something like that) after mapping.

However, the fact of the matter is that most of the dictionary will be
read into memory anyway if it is available. If it is not available than
there would be a good deal of disk swaps. Making characters 32-bit wide
will increase the change that there are more disk swap. So the bottom line
is that it will be cheaper to convert the characters from something like
UTF-8 into some sort of wide character. I could also use some sort of disk
space lookup table such as the Berkeley Database. However this will
DEFINITELY degrade performance.

The bottom line is that keeping Aspell 8-bit internally is a very well
though out decision that is not likely to change any time soon. Fell free
to challenge me on it, but, don't expect me to change my mind unless you
can bring up some point that I have not thought of before and quite
possible a patch to solve cleanly convert Aspell to Unicode internally
with out a serious performance lost OR serious memory usage increase.

Notes on Affix Compression

Due to large amount of affixation in many non-English languages. The most
natural way to store a word list in a compact fashion is with affix
compression. Affix compression basically stores the root word and then a
list of prefixes and suffixes that the word can take. Affix compression
will save space for almost any language and general affix knowledge will
also allow help to improve Aspell suggestion intelligence.

Affix compression will save space a lot of space for languages with a lot
of affixation however it is not vital. The reason is that without affix
compression all you have to do is list all all of the possible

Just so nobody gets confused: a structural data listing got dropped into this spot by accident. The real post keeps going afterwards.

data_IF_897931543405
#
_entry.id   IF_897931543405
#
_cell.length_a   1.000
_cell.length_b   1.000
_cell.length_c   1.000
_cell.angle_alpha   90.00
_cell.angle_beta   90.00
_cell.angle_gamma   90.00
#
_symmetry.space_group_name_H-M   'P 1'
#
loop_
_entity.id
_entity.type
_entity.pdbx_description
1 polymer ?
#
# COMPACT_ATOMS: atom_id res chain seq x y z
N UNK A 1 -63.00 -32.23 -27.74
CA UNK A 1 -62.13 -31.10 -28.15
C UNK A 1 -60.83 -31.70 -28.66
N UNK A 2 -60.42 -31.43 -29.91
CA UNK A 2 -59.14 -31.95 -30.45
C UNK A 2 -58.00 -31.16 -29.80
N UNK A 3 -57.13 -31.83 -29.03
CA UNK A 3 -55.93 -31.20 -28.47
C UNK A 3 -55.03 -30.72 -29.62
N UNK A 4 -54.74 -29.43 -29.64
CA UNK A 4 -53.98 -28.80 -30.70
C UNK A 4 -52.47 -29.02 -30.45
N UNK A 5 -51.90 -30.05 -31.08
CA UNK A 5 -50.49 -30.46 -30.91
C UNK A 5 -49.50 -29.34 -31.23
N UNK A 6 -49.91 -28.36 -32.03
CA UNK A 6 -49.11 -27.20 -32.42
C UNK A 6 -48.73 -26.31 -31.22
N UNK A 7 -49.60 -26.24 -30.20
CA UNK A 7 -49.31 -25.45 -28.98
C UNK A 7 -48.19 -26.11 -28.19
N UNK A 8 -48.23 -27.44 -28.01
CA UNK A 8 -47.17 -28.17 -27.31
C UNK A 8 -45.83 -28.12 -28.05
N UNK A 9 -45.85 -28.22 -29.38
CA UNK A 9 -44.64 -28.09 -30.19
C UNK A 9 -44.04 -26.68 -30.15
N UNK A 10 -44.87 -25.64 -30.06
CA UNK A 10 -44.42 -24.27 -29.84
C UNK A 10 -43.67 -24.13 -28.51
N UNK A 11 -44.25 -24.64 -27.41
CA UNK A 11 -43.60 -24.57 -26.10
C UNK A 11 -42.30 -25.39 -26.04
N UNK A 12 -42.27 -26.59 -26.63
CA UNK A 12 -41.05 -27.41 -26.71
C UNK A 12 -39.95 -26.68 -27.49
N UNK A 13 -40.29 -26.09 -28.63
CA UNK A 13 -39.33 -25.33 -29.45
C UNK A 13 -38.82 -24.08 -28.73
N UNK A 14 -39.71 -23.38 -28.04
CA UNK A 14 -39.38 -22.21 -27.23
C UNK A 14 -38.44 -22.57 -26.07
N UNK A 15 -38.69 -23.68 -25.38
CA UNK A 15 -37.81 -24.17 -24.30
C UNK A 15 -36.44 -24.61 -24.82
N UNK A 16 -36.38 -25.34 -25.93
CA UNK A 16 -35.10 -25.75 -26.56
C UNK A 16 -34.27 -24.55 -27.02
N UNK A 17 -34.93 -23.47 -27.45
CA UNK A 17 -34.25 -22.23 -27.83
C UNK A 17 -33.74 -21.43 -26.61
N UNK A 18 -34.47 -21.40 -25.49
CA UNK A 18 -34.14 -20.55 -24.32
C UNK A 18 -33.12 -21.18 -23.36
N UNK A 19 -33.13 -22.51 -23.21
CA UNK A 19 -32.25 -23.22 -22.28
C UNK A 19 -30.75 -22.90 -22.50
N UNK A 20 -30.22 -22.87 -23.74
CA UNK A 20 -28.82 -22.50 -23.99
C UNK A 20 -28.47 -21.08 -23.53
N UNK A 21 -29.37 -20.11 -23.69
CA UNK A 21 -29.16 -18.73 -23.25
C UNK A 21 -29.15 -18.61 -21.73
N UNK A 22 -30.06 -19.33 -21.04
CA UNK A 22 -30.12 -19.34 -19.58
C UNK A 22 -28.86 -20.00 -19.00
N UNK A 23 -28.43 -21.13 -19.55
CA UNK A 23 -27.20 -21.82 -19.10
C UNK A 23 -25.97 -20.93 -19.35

combinations. I release that this wastes space however it is doable.
For example the word list that comes with Aspell has
 70,598 words                                       
After running it through the munchlist script it has
 30,953 words                                       
Which leads to a ratio of                           

Now a polish word lists has the numbers.

Which means that the polish language affix compression saves about 3.1
times more space than it would for the English dictionary. Not that big of
a deal.

Also, notice that this dictionary is mighty large. Especially considering
that the largest English word list I have has these numbers.

So my question is do you really need that large of a dictionary? The
original poster sending me these figures agrees that a lot of those
146,626 base words are not needed. So, lets say that we reduce the base
list to down to 35,000, than the numbers are...

Which has about 3.5 times more words than Aspell English dictionary. True
this is large and is wasteful however it is certainly manageable.

So once again affix compression will save space however the expanded word
lists are manageable with out affix compression. Especially sense Aspell
now mmaps the Word Lists in.

Also Affix compression will not likely work well with Aspell current
suggestion strategy of finding all words with a similar soundslike. This
is because I will still needs to store the soundslike data and each
soundslike will still need to point to all words with that soundslike.
Nevertheless it is still doable, is is just not likely to save enough
space to make it worth it. Please see my email "Compiled Word List
Compression Notes" posted to the Aspell mailing list for some more light